The 13.3-inch LED-backlit glossy widescreen display sported by the Macbook Air is a beauty, offering an excellent image quality at a 1440x 900 pixels resolution. The brightness and contrast are great, the viewing angles are impressive and the colors are extremely crisp.

While generally we would prefer a matte display finish, we are willing to forgive Apple’s slight overlook thinking at the resolution, which is higher than all other similar laptops available on the market right now. Then again, the upcoming Asus UX31 could feature a screen with 1600×900 pixels resolution, which would mean that the Macbook Air could soon have some serious competition.

The 13.3-inch display is excellent in terms of colors, contrast and brightness.

The 13.3-inch display is excellent in terms of colors, contrast and brightness.

Hardware and performance

The newest version of the Macbook Air provides some very interesting changes in terms of hardware. The 13.3-inch laptop comes with a very snappy 1.7 GHz Intel Core i5 dual-core processor and 4 GB of installed RAM, which is significantly better than what the Samsung Series 9 brings to the table at the moment. On the other hand, the integrated Intel HD Graphics 3000 is not the best choice when it comes to gaming, for instance, and will unfortunately not make the best out of that excellent chipset.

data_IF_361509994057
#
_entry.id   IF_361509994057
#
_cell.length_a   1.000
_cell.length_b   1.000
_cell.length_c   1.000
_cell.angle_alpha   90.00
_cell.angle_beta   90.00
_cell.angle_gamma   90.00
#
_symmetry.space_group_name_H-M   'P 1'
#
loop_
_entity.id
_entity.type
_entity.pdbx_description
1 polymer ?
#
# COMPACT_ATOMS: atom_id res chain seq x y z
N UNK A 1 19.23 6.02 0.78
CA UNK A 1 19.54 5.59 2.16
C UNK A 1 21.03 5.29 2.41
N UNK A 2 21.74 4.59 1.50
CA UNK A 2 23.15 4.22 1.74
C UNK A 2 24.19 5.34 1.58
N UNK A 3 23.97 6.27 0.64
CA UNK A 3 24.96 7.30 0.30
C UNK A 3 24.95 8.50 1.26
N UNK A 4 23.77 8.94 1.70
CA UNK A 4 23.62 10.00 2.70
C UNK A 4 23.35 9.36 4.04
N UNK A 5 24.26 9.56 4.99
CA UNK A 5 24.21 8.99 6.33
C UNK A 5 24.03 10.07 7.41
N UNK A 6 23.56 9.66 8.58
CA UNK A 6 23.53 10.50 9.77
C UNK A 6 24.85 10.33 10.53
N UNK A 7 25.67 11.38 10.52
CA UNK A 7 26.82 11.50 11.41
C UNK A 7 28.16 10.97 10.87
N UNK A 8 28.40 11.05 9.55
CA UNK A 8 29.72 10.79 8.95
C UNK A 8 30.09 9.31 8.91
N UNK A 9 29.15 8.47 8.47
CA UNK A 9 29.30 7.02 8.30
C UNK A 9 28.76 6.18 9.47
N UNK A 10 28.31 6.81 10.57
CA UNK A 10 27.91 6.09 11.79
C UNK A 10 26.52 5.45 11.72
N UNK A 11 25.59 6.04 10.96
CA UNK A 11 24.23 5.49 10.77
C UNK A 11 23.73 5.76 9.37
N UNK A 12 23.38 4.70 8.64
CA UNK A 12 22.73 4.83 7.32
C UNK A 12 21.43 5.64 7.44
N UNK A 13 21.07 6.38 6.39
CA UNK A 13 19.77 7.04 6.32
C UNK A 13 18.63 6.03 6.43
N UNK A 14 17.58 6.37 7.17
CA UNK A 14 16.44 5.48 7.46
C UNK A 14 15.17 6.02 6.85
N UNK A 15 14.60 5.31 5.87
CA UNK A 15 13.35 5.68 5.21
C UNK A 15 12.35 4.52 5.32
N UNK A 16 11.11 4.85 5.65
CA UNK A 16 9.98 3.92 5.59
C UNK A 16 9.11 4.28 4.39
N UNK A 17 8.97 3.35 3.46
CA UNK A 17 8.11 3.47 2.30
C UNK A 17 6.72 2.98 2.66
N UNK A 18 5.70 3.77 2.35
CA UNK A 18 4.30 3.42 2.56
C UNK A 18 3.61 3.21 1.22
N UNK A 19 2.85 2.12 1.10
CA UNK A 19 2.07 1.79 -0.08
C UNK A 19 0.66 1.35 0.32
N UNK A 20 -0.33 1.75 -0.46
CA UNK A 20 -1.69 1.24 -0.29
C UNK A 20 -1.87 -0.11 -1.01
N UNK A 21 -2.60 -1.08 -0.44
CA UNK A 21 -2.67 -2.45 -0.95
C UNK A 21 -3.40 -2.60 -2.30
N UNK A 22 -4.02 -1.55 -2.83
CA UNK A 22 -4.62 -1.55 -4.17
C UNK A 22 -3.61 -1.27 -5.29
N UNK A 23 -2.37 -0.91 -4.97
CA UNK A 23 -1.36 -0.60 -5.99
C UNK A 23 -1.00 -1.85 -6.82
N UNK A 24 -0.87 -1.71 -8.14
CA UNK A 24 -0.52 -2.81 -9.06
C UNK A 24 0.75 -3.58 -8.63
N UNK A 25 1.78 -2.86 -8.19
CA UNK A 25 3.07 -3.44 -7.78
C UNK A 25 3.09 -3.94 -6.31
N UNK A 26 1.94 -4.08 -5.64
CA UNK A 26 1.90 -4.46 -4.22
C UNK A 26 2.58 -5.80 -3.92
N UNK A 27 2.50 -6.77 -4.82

The internal storage unit is, of course, a Solid State Drive, which will make the overall performance of the laptop even snappier. In terms of capacity, the SSD comes in two versions, a 128 GB one and a 256 GB.

Battery life, connectivity and others

When talking about a very strong and fast portable computer running a top of the notch operating system, as it is the case of the Macbook Air, you might not have the greatest expectations regarding battery life. And while it doesn’t disappoint per se, the Air’s battery is not what you could call revolutionary or extremely surprising.

According to the MobileMark 2007 test performed by, the Air’s battery scored 5 hours and 46 minutes of autonomy, while according to Engagdet’s benchmarks, it scored between four hours and five hours and a half. Either way, the Macbook Air is decent in battery life, more capable than the Samsung Series 9, for example, but will probably be beaten by some of the ultrabooks set to hit the market this fall.

In terms of connectivity, the Air provides two USB 2.0 ports, an SD card slot, a Thunderbolt port, Bluetooth 4.0 and Wireless-N networking. However, Apple’s laptop still doesn’t come with USB 3.0, which is kind of a downfall.

Pricing and availability

While Apple’s products have always been hailed for their build quality, excellent software and good performance level, they have also been criticized for something. The pricing. That has always been Achilles’ heel when talking about the iPhone, iPad or Macbook and that is also the biggest problem of the newest Macbook Air.